Friday, October 15, 2010

Friday, October 15 - Day +2

Around 12:30 Thursday morning, Collin woke up a little fussy, and then I heard him fill his diaper. As I was changing him, he continued to have diarrhea; I'd get him cleaned up, and he'd go again right away. Then as I continued to get him cleaned up, he vomited quite a large volume. I ended up having to bathe him and change all of his bedding. Then we had to change the dressing over his Broviac because it was smelly. I hated having to change the dressing so soon after it had been put back on Monday after the Thiotepa baths were done, because the skin on Collin's chest was so red and raw. It took three of us to accomplish the dressing change; one nurse to do the dressing, another to hold Collin's hands so he didn't reach up and touch the sterile field, and me holding a disposable chuck pad under his chin so he didn't vomit all over his chest. He did vomit again during the dressing change, and we were afraid he aspirated some of it into his lungs because of how he was laying (on his back) and because it took him a minute to get his breath. After we finally got the dressing changed and everything cleaned up for the last time, Collin was given more antiemetics to help with the vomiting, and his tube feeds were stopped. Two residents came up to assess him, and based on how his lungs sounded, they didn't feel he had aspirated any emesis.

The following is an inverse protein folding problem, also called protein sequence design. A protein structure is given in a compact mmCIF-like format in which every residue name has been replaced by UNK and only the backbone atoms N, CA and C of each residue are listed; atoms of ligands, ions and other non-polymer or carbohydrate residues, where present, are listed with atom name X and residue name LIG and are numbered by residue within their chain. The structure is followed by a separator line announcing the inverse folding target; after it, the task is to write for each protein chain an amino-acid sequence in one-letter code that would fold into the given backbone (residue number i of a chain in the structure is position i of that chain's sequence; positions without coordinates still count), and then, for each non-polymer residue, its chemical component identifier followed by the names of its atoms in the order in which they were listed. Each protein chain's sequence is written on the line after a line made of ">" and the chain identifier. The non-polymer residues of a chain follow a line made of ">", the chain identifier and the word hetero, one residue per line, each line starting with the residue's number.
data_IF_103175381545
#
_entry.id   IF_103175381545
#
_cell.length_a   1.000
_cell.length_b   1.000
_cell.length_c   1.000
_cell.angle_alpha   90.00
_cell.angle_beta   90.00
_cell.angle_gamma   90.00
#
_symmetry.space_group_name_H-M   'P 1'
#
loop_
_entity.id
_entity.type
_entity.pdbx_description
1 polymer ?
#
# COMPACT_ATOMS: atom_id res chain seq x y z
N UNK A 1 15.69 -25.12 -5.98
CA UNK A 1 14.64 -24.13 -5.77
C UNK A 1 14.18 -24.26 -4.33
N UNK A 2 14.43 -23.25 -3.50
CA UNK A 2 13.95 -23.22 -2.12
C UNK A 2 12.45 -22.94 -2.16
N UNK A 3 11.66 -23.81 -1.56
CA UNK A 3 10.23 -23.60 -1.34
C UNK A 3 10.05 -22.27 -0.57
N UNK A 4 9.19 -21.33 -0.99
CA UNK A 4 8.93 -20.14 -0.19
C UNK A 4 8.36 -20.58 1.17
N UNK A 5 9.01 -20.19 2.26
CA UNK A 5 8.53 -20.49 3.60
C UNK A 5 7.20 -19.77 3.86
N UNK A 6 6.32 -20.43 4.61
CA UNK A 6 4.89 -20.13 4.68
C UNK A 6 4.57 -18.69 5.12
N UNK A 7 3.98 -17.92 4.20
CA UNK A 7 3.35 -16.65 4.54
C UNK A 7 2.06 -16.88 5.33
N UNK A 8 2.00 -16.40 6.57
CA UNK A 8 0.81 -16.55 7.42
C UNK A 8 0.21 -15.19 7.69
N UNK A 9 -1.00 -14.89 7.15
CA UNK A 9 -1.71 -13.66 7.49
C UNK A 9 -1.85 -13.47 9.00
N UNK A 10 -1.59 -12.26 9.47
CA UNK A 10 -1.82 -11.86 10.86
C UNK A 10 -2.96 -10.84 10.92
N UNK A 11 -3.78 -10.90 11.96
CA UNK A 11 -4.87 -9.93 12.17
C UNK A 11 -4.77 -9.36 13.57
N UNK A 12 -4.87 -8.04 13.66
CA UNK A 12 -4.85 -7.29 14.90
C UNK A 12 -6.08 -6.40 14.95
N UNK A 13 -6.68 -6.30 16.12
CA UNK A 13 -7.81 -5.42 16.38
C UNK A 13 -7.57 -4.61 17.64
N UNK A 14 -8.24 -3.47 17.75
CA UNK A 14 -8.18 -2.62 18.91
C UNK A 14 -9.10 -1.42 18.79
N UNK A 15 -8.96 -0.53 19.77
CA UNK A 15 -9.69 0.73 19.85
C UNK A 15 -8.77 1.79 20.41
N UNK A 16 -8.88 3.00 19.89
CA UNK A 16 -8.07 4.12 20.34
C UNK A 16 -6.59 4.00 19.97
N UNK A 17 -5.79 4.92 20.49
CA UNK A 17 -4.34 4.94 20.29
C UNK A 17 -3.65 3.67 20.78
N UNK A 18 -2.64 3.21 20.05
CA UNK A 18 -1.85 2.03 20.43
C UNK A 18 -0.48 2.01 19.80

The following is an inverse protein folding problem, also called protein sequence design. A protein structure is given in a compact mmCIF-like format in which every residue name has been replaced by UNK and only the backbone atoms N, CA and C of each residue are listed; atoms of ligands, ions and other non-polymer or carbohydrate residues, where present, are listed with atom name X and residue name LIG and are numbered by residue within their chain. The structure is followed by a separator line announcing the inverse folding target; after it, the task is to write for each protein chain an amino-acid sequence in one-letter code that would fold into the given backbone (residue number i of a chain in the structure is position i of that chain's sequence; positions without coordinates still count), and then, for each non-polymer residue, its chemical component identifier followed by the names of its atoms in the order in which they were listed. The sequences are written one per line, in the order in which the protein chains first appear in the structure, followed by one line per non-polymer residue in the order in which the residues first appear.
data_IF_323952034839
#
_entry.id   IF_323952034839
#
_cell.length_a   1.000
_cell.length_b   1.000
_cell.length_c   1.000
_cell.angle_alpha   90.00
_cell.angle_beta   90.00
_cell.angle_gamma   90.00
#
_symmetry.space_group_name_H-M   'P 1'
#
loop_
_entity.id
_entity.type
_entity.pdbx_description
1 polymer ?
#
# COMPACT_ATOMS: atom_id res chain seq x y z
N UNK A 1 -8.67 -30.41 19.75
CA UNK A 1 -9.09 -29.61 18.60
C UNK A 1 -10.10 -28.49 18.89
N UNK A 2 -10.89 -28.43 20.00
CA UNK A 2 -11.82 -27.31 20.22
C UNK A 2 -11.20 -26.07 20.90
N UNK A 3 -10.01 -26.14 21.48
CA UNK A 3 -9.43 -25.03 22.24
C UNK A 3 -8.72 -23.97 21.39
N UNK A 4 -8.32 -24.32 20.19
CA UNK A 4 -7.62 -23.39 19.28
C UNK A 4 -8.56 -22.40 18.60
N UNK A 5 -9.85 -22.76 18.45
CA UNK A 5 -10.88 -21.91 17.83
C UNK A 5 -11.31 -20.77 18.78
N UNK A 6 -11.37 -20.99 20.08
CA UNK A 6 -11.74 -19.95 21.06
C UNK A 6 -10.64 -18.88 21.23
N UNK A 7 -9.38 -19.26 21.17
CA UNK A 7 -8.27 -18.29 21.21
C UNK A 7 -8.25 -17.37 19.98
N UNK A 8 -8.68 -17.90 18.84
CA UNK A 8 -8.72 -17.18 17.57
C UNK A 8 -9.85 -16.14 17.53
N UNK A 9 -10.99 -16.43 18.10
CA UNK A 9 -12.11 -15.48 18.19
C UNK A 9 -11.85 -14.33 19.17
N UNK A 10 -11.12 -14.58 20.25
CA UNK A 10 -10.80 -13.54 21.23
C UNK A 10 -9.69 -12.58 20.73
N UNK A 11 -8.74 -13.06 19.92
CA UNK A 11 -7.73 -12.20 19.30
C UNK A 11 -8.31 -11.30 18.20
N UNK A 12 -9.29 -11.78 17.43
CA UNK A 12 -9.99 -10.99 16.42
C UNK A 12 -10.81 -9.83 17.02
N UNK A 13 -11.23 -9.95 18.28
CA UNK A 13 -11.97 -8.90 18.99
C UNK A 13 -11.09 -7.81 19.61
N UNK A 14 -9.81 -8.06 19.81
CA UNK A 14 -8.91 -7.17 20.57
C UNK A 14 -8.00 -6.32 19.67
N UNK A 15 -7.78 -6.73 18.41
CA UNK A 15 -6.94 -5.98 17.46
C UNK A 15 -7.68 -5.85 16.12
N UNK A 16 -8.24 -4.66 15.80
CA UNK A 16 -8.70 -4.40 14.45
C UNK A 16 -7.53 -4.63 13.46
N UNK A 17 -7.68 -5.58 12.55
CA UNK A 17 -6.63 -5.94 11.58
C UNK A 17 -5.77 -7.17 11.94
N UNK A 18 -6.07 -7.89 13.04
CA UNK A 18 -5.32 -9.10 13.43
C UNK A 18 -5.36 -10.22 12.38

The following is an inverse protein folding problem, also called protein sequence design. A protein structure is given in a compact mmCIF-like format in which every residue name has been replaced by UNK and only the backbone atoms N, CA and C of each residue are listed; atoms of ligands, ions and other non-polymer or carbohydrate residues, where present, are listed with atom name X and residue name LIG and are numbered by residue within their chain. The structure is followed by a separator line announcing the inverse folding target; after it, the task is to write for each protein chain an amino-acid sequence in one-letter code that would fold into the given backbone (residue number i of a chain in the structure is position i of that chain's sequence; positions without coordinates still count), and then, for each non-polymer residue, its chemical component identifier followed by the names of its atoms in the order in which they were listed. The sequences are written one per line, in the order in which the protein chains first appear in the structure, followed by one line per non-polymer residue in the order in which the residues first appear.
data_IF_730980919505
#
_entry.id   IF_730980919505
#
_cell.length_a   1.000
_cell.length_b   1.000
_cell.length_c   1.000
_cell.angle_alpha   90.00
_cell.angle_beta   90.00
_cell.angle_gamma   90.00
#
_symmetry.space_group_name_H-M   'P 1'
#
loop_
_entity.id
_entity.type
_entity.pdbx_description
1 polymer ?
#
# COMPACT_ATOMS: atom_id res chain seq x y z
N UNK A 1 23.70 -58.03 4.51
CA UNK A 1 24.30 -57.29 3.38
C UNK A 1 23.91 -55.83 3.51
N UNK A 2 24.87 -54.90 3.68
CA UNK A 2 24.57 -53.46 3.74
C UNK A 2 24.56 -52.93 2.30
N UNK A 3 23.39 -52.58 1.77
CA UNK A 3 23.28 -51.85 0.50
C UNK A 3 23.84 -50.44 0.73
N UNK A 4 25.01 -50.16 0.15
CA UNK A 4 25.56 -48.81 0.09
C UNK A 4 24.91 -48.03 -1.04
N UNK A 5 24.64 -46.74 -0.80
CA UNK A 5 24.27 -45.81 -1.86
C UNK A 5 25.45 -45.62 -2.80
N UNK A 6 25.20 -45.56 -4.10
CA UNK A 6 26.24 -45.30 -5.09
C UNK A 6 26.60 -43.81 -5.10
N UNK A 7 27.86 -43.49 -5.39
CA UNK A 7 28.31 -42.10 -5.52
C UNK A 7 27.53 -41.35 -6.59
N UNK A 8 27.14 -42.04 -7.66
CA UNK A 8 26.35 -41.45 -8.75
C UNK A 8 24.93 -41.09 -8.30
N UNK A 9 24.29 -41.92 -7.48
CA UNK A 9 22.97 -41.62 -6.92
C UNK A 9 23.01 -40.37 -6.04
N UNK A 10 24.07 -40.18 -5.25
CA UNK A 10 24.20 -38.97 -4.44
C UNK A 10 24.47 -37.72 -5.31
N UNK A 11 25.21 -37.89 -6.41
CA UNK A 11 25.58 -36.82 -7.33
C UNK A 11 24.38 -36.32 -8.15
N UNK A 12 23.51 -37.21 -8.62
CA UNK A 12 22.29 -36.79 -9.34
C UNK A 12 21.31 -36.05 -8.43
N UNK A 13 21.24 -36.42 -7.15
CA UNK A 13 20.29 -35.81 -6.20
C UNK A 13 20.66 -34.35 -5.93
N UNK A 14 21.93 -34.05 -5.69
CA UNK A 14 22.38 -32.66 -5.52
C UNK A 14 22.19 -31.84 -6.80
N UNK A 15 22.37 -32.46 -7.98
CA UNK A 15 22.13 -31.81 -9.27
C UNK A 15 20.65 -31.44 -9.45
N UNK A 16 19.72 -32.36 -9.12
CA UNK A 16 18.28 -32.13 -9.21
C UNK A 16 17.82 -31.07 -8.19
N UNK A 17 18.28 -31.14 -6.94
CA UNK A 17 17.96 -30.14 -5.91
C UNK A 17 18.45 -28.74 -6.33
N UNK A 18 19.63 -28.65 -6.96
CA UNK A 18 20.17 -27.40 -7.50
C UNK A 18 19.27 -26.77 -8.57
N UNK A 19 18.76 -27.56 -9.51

Collin spent most of Thursday morning sleeping. Then a little before lunch time, he perked up, and when the lunch tray came, he wanted to eat. He ended up eating a whole bowl of chicken noodle soup and six saltines. After he ate, he went back to sleep, and later was sitting up in bed playing. Then out of the blue, he vomited again, pretty much everything he ate for lunch. His oncologist felt the vomiting and diarrhea may have been caused by the stem cell preservative, not necessarily mucositis yet. In the end it doesn't matter what the cause was, it just stinks to see Collin sick like that.

Over Thursday night into this morning, Collin continued with the diarrhea, so last night wasn't restful either. Today the diarrhea had some blood in it. He had received platelet transfusions Wednesday and Thursday morning, as well as this morning, and because of the blood in his diaper this afternoon, he received another platelet transfusion this afternoon. The frequent need for platelets is expected after transplant, so at least I'm not surprised by all the transfusions.